Mike Parker: At last Newcastle has a gateway of which it can be so proud

Former Nexus boss Mike Parker hails the work on Newcastle's Central Station, which has given new life to this historic masterpiece

Inside the newly refurbished Newcastle Central Station
Inside the newly refurbished Newcastle Central Station

I came up to Newcastle last week and glowed with pleasure as I passed through the newly refurbished station and walked on to my destination.

Since I moved south a year ago I probably have averaged one trip a month back to Newcastle and/or Hexham and it has been marvellous to see the station being transformed; and particularly pleasant for me as I felt I – and the Journal – were catalysts for this change.

Soon after I left Nexus I was invited by the Journal to write an occasional column, which I did for around four years. One of those articles – in 2009 – centred on the station as a major gateway to the region and particularly to Newcastle.

I was scathing about it, calling the main concourse “a disgrace”, condemning the ugly rusting booking office, the clutter of tacky kiosks, the grime and dirt of the portico and the pedestrian unfriendly traffic pouring down Neville Street and the lack of any semblance of a “welcome” to the city.

With the encouragement of David Clouston, the developer of the Stephenson Quarter and a board member of the then newly formed Business Improvement district called NE1, I was asked to present my critique and my proposals to their Board. NE1, with the support of the city council, soon decided to make the upgrading of the station and its surrounds their main development project; and the rest as they say is history…

I have looked again at my original article and the presentation slides from 2009 and most, but not all, of the recommendations have been implemented – and implemented well.

There is still, of course, a lot of work going on; I don`t know what the final road/traffic plan is but it seems evident that car traffic outside the station (and the noise, pollution and aggravation to the pedestrian )will be much lower than before.

For the newly arrived by train the concourse is massively improved! With modern well designed facilities replacing the awful booking office and kiosks – it is much more open and has an airier feel to it – I imagine significantly closer to what the original architect, John Dobson, envisaged. Because a lot of clutter has been removed you tend to see the station more as a whole.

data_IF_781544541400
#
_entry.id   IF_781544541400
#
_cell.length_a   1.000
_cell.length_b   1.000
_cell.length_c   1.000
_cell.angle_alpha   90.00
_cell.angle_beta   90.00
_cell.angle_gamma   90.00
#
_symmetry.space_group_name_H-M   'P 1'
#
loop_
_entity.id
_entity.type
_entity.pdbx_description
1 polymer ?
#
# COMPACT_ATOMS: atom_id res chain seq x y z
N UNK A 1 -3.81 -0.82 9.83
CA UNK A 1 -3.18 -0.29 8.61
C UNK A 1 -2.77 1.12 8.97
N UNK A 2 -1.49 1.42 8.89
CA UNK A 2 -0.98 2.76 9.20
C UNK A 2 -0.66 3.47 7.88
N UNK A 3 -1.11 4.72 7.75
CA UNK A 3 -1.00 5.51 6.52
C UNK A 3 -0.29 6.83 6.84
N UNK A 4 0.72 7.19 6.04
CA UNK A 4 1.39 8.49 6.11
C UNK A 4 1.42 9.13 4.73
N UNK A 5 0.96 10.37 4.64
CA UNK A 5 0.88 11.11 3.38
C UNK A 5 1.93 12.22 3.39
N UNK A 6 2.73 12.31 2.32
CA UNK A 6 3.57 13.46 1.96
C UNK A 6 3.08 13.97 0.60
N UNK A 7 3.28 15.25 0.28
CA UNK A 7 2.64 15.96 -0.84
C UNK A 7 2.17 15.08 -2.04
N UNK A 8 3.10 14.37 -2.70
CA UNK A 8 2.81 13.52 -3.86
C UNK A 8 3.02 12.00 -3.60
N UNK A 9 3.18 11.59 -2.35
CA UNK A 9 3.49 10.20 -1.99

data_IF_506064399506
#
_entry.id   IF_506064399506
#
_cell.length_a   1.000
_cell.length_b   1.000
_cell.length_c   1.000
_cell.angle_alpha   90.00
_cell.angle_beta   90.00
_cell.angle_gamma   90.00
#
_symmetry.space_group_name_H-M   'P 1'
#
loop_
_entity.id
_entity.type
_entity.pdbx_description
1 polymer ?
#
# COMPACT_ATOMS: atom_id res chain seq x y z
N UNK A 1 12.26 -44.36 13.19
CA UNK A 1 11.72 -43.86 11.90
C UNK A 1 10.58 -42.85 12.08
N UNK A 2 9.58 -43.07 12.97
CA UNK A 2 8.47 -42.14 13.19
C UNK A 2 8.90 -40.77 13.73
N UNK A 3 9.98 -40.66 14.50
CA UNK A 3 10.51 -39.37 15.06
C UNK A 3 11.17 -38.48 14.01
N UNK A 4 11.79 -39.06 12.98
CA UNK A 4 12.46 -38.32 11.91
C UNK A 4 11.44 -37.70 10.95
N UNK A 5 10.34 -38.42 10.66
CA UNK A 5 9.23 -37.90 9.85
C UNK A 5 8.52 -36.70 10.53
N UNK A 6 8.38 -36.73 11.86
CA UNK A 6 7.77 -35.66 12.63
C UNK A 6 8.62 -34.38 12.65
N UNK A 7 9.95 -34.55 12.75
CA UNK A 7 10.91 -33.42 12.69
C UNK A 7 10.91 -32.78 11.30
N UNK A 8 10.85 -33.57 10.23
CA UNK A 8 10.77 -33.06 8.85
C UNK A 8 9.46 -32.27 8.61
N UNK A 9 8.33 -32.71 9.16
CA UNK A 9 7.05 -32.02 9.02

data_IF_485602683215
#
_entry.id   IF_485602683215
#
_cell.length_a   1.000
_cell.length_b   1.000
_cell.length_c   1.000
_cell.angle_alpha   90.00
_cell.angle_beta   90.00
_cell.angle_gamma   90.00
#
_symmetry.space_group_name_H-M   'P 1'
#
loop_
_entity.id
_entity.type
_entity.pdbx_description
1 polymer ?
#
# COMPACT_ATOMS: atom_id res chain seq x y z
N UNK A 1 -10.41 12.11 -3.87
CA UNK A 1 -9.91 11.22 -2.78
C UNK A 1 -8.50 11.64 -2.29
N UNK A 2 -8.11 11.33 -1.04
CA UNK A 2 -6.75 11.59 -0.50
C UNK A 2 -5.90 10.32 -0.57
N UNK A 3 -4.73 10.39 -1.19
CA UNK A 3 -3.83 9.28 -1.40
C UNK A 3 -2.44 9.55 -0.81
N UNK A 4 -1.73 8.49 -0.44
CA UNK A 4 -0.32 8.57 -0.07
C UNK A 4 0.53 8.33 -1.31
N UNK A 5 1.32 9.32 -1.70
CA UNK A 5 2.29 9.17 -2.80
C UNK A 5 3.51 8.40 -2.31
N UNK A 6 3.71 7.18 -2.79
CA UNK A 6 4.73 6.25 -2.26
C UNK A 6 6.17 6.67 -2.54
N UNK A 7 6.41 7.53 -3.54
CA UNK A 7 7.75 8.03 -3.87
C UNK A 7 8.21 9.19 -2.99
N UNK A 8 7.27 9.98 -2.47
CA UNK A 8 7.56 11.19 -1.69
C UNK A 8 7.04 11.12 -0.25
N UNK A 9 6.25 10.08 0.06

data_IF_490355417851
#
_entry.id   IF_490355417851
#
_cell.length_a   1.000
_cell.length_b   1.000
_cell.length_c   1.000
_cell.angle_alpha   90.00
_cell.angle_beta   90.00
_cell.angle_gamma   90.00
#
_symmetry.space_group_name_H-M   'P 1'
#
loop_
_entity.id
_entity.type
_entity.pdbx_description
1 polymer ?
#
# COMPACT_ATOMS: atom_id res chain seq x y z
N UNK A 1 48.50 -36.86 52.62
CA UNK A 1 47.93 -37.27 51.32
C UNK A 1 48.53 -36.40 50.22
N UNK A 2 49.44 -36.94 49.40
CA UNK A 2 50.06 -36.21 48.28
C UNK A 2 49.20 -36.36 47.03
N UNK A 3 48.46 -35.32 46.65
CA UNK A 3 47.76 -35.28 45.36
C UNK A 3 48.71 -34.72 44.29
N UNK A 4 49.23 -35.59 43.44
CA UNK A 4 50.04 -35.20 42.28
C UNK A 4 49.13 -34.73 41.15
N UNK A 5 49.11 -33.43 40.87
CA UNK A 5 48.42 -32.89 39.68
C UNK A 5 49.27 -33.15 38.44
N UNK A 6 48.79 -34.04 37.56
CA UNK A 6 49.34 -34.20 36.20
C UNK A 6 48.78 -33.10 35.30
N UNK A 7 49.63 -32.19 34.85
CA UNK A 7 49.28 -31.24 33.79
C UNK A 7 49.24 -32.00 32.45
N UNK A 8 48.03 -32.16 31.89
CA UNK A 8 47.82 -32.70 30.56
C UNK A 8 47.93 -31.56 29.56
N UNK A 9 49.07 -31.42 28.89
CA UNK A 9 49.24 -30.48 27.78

The crowning glory is the portico; what a transformation – clean, bright, protected from the elements where passengers can now sip a coffee in relative warmth where before taxis would be belching diesel fumes for the benefit of those who were waiting in the cold for a lift.

The pedestrian signage is clear, modern and attractive – a far cry from the old rusting finger posts that pointed to facilities that had been moved seven years previously and displayed maps of the city centre that still showed Gallowgate bus station!

Leaving the portico, there is now a clear wide pedestrian route straight to the Monument and city centre; and I assume there will be something similar the other end of the portico towards Pink Lane, St James’ Park and Chinatown.

Some disappointments, although I appreciate some remedies may be in train I’m unaware of. In the station I think it is a pity there are no spot lights pointing up at night to Dobson’s marvellous arched roofs; all the lights in the roofs seem to point down.

There is still no “Welcome”. I had proposed in the portico (I guess instead of one of the coffee booths) to have a glass fronted welcome kiosk facing the departing passengers/visitors.

Staffed by Newcastle/Gateshead Initiative, it would not only welcome visitors but give information as to how to reach the sites or hotel – walking and by public transport, what was on that day and the next day locally, etc.

(There seems to be an opportunity on the reverse of the line of departure boards by the ticket barriers to display a large “Welcome to Newcastle/ Gateshead sign”.)

Close to my own heart I didn’t see any “Where to Board a Bus” information or pedestrian maps displayed. The wall panels between the concourse and the portico through which virtually every departing passenger will walk has a number of panels extolling East Coast trains and a road map of Central Newcastle (!) but no, in my view, appropriate maps or information for arriving visitors.

But I don’t mean to be critical. It is too early to judge what is going on around the station but certainly a big “Well Done!” to NE1, Network Rail, Newcastle Council and the other partners in this huge and complex project for the great work done so far.

  • Mike Parker was Director General of Nexus from 1994-2006.


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